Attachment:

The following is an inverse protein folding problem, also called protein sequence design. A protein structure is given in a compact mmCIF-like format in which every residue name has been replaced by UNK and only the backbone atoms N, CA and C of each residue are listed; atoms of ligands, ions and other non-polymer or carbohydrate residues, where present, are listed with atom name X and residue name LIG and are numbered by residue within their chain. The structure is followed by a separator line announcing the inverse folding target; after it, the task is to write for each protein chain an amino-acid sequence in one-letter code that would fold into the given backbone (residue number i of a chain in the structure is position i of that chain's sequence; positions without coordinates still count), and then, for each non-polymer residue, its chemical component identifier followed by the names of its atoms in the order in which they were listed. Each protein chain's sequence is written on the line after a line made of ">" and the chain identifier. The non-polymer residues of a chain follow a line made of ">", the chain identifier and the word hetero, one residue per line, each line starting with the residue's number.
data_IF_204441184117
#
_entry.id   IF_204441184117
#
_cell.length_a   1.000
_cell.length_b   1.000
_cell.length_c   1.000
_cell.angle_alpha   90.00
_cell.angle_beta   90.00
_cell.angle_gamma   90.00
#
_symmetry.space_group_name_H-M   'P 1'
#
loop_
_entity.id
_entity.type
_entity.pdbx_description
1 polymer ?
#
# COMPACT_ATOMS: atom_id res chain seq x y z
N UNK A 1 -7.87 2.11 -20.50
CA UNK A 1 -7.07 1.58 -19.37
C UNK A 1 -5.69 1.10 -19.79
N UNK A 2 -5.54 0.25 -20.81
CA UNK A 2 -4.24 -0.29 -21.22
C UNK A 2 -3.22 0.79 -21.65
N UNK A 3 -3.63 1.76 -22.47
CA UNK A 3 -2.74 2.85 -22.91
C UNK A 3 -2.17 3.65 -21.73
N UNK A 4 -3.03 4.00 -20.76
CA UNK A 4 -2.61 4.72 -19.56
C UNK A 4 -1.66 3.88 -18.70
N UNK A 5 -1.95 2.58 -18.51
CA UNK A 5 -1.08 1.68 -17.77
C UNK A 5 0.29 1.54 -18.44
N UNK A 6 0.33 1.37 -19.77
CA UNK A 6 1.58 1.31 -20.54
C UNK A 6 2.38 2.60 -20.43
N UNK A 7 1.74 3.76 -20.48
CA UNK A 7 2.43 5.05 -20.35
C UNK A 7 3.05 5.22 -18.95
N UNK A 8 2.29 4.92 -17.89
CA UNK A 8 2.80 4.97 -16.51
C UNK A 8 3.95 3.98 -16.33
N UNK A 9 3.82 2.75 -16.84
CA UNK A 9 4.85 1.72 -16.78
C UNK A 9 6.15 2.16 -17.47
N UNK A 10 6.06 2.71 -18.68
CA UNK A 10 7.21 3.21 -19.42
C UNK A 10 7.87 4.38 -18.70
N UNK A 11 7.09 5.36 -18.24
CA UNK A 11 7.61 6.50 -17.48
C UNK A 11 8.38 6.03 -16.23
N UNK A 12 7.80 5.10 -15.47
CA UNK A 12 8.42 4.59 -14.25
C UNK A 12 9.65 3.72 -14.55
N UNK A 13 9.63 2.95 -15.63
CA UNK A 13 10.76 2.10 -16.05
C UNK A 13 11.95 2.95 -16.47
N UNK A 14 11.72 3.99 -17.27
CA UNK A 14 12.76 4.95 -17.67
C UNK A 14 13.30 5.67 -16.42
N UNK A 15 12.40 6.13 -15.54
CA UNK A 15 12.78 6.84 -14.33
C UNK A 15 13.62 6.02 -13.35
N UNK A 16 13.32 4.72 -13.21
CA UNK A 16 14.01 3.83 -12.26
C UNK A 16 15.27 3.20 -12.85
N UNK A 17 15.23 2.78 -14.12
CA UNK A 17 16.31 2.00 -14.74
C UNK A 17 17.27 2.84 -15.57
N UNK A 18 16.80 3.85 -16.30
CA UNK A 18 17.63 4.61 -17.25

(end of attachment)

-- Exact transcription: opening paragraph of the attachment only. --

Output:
The following is an inverse protein folding problem, also called protein sequence design. A protein structure is given in a compact mmCIF-like format in which every residue name has been replaced by UNK and only the backbone atoms N, CA and C of each residue are listed; atoms of ligands, ions and other non-polymer or carbohydrate residues, where present, are listed with atom name X and residue name LIG and are numbered by residue within their chain. The structure is followed by a separator line announcing the inverse folding target; after it, the task is to write for each protein chain an amino-acid sequence in one-letter code that would fold into the given backbone (residue number i of a chain in the structure is position i of that chain's sequence; positions without coordinates still count), and then, for each non-polymer residue, its chemical component identifier followed by the names of its atoms in the order in which they were listed. Each protein chain's sequence is written on the line after a line made of ">" and the chain identifier. The non-polymer residues of a chain follow a line made of ">", the chain identifier and the word hetero, one residue per line, each line starting with the residue's number.